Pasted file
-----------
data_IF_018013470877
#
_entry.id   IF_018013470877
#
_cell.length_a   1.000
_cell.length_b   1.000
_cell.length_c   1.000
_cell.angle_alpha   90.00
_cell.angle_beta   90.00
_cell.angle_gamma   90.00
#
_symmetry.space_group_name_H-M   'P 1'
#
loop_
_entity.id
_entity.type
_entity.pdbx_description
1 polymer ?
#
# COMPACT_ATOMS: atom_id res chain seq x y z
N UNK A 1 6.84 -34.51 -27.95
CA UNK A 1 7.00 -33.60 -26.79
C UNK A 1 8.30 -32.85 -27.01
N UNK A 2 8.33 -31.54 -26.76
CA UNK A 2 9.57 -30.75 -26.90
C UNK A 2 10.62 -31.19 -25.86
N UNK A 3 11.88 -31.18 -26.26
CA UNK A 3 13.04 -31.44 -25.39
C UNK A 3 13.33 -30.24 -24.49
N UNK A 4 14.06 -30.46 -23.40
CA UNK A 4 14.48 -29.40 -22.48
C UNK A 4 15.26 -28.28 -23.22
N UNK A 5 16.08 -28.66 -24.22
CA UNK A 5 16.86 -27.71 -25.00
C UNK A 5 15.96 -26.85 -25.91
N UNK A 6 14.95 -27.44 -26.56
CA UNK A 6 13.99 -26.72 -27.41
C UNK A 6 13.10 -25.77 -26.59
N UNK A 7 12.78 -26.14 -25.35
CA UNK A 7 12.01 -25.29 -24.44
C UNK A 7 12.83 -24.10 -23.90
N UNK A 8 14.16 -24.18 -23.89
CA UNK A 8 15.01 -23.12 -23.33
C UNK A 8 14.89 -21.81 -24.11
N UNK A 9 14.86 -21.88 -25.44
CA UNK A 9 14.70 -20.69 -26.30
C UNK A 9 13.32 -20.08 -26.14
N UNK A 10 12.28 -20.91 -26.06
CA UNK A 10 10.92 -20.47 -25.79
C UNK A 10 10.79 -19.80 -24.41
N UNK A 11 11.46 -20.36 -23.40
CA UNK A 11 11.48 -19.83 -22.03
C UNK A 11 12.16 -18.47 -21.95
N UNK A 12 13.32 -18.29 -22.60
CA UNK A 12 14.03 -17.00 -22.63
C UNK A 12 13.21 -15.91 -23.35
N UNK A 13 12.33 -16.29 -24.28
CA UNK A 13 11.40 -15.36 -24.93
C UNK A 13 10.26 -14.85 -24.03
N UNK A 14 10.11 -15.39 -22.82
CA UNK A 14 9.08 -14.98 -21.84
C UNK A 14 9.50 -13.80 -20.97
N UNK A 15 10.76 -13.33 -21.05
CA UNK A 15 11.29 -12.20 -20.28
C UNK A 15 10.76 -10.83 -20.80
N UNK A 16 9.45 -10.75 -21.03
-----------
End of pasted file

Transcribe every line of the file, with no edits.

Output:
data_IF_018013470877
#
_entry.id   IF_018013470877
#
_cell.length_a   1.000
_cell.length_b   1.000
_cell.length_c   1.000
_cell.angle_alpha   90.00
_cell.angle_beta   90.00
_cell.angle_gamma   90.00
#
_symmetry.space_group_name_H-M   'P 1'
#
loop_
_entity.id
_entity.type
_entity.pdbx_description
1 polymer ?
#
# COMPACT_ATOMS: atom_id res chain seq x y z
N UNK A 1 6.84 -34.51 -27.95
CA UNK A 1 7.00 -33.60 -26.79
C UNK A 1 8.30 -32.85 -27.01
N UNK A 2 8.33 -31.54 -26.76
CA UNK A 2 9.57 -30.75 -26.90
C UNK A 2 10.62 -31.19 -25.86
N UNK A 3 11.88 -31.18 -26.26
CA UNK A 3 13.04 -31.44 -25.39
C UNK A 3 13.33 -30.24 -24.49
N UNK A 4 14.06 -30.46 -23.40
CA UNK A 4 14.48 -29.40 -22.48
C UNK A 4 15.26 -28.28 -23.22
N UNK A 5 16.08 -28.66 -24.22
CA UNK A 5 16.86 -27.71 -25.00
C UNK A 5 15.96 -26.85 -25.91
N UNK A 6 14.95 -27.44 -26.56
CA UNK A 6 13.99 -26.72 -27.41
C UNK A 6 13.10 -25.77 -26.59
N UNK A 7 12.78 -26.14 -25.35
CA UNK A 7 12.01 -25.29 -24.44
C UNK A 7 12.83 -24.10 -23.90
N UNK A 8 14.16 -24.18 -23.89
CA UNK A 8 15.01 -23.12 -23.33
C UNK A 8 14.89 -21.81 -24.11
N UNK A 9 14.86 -21.88 -25.44
CA UNK A 9 14.70 -20.69 -26.30
C UNK A 9 13.32 -20.08 -26.14
N UNK A 10 12.28 -20.91 -26.06
CA UNK A 10 10.92 -20.47 -25.79
C UNK A 10 10.79 -19.80 -24.41
N UNK A 11 11.46 -20.36 -23.40
CA UNK A 11 11.48 -19.83 -22.03
C UNK A 11 12.16 -18.47 -21.95
N UNK A 12 13.32 -18.29 -22.60
CA UNK A 12 14.03 -17.00 -22.63
C UNK A 12 13.21 -15.91 -23.35
N UNK A 13 12.33 -16.29 -24.28
CA UNK A 13 11.40 -15.36 -24.93
C UNK A 13 10.26 -14.85 -24.03
N UNK A 14 10.11 -15.39 -22.82
CA UNK A 14 9.08 -14.98 -21.84
C UNK A 14 9.50 -13.80 -20.97
N UNK A 15 10.76 -13.33 -21.05
CA UNK A 15 11.29 -12.20 -20.28
C UNK A 15 10.76 -10.83 -20.80
N UNK A 16 9.45 -10.75 -21.03